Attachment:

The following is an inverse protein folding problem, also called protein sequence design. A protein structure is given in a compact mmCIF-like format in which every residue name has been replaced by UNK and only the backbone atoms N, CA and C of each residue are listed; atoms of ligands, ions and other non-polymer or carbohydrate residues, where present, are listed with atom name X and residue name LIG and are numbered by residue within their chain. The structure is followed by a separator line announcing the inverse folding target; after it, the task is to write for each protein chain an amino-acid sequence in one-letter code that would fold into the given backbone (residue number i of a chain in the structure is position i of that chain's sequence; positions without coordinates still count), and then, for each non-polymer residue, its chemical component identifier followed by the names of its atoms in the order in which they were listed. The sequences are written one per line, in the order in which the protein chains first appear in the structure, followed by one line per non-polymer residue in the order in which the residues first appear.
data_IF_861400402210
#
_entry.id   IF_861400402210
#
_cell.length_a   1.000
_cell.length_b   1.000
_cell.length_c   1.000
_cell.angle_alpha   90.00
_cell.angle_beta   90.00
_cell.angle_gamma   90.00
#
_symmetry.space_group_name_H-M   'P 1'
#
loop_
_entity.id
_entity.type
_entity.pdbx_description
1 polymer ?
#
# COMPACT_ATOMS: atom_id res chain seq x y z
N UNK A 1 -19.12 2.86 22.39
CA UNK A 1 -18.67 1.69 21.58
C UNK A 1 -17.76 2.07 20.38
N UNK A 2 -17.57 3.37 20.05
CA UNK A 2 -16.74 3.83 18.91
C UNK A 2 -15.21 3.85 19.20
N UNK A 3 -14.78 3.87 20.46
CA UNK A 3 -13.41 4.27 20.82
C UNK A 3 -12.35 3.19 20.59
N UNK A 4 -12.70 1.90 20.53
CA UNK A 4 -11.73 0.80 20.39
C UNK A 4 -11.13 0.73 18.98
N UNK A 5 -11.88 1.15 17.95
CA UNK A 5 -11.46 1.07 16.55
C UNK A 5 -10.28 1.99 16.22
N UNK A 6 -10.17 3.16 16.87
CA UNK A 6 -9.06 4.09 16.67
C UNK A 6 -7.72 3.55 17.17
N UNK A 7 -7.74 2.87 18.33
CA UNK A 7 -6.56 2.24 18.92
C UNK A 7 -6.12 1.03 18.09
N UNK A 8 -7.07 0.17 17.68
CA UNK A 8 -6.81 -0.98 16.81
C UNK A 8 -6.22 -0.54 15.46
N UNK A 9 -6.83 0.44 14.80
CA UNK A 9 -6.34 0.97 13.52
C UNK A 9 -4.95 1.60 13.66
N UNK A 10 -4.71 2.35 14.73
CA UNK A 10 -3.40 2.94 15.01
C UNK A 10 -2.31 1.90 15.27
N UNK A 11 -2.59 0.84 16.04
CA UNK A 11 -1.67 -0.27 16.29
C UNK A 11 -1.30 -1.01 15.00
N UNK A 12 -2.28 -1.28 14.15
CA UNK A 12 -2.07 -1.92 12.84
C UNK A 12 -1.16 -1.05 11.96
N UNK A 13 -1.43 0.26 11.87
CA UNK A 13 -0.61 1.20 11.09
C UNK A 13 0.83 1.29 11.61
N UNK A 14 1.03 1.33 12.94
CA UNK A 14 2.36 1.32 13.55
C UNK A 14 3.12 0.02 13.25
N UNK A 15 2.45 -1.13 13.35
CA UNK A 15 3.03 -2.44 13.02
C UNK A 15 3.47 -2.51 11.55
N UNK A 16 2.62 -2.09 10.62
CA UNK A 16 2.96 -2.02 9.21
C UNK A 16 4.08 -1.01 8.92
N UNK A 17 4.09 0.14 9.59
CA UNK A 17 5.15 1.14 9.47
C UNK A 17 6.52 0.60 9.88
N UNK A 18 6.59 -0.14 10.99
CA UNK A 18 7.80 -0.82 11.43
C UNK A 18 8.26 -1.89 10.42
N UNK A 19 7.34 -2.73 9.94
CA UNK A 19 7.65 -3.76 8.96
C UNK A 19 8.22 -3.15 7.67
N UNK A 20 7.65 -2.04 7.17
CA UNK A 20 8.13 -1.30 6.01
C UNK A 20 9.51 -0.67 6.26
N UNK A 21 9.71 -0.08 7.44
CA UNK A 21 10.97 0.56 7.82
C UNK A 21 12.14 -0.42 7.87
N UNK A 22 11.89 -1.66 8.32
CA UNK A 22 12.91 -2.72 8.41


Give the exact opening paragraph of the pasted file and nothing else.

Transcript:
The following is an inverse protein folding problem, also called protein sequence design. A protein structure is given in a compact mmCIF-like format in which every residue name has been replaced by UNK and only the backbone atoms N, CA and C of each residue are listed; atoms of ligands, ions and other non-polymer or carbohydrate residues, where present, are listed with atom name X and residue name LIG and are numbered by residue within their chain. The structure is followed by a separator line announcing the inverse folding target; after it, the task is to write for each protein chain an amino-acid sequence in one-letter code that would fold into the given backbone (residue number i of a chain in the structure is position i of that chain's sequence; positions without coordinates still count), and then, for each non-polymer residue, its chemical component identifier followed by the names of its atoms in the order in which they were listed. The sequences are written one per line, in the order in which the protein chains first appear in the structure, followed by one line per non-polymer residue in the order in which the residues first appear.